Behind the scenes of On the Rise: bears, peacock bass and a ton of trout

The new season of Trout Unlimited’s television show, On the Rise, is now airing on the Sportman Channel. I had the chance to chat with the host of the show, Jed Fiebelkorn, about this season’s show and whether he really did wear in hula skirt while filming an episode in Hawaii.

What are some of the memorable moments from this season’s 13 episodes?

Jed:  This season is loaded with so many awesome memories for me. I had the opportunity to see so many new places, meet all kinds of super interesting people, and best of all, fish new water and for species of fish I had yet to land on a fly rod.

It’s really hard to narrow it down, but if I had to pick just a couple moments I would say the chance to go to the Hawaiian island of Kauai and experience the island’s amazing diversity is high on the list.  Also, my Alaska trip was incredible! I had never had the chance to fish for silver salmon prior to the trip and it was very high on my list of species to check off. They are such an explosive fish and the locations we were fishing for them were extraordinary!

Lastly, I am already scheming about getting back to Silver Creek in Idaho. I had a couple run-ins with some bruisers there that got the better of me and I want another crack at them! Although in hurts to say, I think people will enjoy watching me get schooled.

The first episode takes us to Alaska’s Tongass National Forest. Besides the extensive rains that you encountered, what was remarkable about the Tongass episode?

Jed: It’s hard to describe the vastness of the Tongass. We flew around in float planes for a few days and still didn’t even scratch the surface of the region. It is still so wild.  Fishing remote streams rarely visited by other humans and running into giant brown bears that may have never seen a human before was a remarkable experience. It definitely got my attention when our guide warned us that the bears in the Tongass are not like those in Katmai National Park, a place where bears are more conditioned to humans. The bears in the Tongass are a little less predictable.  And yes, we ran into plenty of bears! Being able to spend some time in the Tongass also allowed me to really see the how all life there revolves around salmon.

How many rods do you bring with you on a film shoot?

Jed:  Too many!  I usually bring a ton and wind up only using one or two. But I guess it’s always better to be over prepared, right? Honestly, on most trips, depending on the circumstances, I bring between three and seven rods.

This season, we move a bit beyond the usual offering of trout and salmon. What other species can viewers expect to see on-camera?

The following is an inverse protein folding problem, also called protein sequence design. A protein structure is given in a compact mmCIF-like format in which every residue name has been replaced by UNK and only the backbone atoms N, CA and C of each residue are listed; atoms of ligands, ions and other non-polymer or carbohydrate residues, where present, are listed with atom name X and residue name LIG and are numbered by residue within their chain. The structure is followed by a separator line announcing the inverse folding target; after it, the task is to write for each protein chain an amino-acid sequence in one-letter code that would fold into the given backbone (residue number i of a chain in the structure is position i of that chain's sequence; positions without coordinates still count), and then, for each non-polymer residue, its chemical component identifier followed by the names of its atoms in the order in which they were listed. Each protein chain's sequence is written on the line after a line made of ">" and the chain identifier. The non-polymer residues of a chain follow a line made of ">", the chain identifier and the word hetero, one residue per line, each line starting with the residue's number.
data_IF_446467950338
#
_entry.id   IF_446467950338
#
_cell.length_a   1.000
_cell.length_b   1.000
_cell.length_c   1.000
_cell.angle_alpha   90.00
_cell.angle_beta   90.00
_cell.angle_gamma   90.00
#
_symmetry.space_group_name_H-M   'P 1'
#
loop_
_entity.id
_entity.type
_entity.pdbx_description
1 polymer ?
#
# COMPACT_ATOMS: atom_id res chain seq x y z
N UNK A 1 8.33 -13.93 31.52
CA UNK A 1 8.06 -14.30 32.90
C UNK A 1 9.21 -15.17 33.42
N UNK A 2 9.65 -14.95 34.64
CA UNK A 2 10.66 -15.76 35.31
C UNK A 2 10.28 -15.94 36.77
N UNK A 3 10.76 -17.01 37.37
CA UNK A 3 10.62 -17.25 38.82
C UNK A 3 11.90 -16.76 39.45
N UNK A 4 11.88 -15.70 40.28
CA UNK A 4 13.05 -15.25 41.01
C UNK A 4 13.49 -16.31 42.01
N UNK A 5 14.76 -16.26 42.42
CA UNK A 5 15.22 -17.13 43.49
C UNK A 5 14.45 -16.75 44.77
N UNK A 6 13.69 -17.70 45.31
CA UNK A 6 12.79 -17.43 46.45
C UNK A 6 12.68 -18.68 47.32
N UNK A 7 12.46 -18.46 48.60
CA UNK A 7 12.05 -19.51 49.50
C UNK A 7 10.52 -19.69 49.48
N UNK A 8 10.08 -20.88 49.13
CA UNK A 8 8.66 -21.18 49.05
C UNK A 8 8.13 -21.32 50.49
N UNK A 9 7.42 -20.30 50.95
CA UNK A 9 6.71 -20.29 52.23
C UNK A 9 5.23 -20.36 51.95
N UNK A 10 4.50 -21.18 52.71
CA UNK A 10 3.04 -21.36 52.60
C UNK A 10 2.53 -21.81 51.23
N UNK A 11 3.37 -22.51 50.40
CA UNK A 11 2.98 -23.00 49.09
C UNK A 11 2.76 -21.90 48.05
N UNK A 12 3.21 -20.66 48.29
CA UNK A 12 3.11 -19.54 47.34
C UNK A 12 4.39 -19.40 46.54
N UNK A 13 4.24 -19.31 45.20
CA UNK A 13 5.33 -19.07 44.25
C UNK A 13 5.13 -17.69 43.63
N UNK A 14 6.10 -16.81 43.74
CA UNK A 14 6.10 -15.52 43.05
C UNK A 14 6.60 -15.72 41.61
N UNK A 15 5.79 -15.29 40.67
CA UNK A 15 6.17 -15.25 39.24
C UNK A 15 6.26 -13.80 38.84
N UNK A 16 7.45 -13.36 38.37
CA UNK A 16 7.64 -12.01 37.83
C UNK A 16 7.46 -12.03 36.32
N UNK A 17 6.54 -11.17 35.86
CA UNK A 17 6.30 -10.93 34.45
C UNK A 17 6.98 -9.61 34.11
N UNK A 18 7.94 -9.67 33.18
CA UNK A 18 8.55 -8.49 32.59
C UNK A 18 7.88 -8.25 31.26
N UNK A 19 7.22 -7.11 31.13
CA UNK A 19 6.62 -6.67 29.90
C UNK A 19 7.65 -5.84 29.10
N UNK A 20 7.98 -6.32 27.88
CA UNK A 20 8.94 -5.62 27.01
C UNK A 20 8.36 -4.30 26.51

Jed:  Although I love fishing for trout and salmon, it is always fun to fish for new fish species with a fly rod, and while we were in Hawaii we had the opportunity to get out and fish for peacock bass.  They are voracious predators and the top water takes are savage! Definitely one of the best fish I’ve targeted with a fly rod and I’d recommend fishing for them to anyone who has the chance.  We were also hoping to get out and do some bonefishing while on Kauai, but one of the major rivers blew out the day before we were going to go and it spilled all kinds of muddy water out on the only flat on the island.  We were bummed because Kauai is known to have some beastly bonefish.

Will we get to see you in a hula skirt? And are there really trout in Hawaii?

Jed:  No hula skirt, but I was planning on sporting a thong while wading the flats for bonefish if we would have got the chance… I’ll do anything for ratings. Oh well, there is always next season.

As for trout in Hawaii, I’m not going to spoil the surprise just yet – you will have to watch to find out.  What I can tell you for sure is that I did indeed confirm that there is a Trout Unlimited chapter alive and well on the island of Kauai.

Where was your favorite fishing spot this season?

Jed:  This is like trying to pick a favorite child, but if I had to pick just one, it would be this spot where we fished silvers in Alaska. The whole thing was just so cool. There was a little brackish creek that emptied into a little pond that spilled out into the ocean. The cohos would stage near the mouth of the creek. When you hooked one in there, it would go screaming across the pond and then back at you a second later. One minute it was this peaceful serene little pond, and the next minute all hell was breaking loose! Pretty awesome!

When you’re not traveling to the best trout and salmon fishing spots in the U.S. for TU’s On the Rise, you’re a Montana fishing guide. What’s hatching right now?

Jed:  Things are just getting cranked up here in western Montana!  The Bitterroot River is becoming famous for its early season dry fly fishing. Along with a smorgasbord of early season mayfly hatches there is the famous skwala stonefly hatch. The ability to fish a size 8 dry fly in late March and April brings a lot of people to the area.

 

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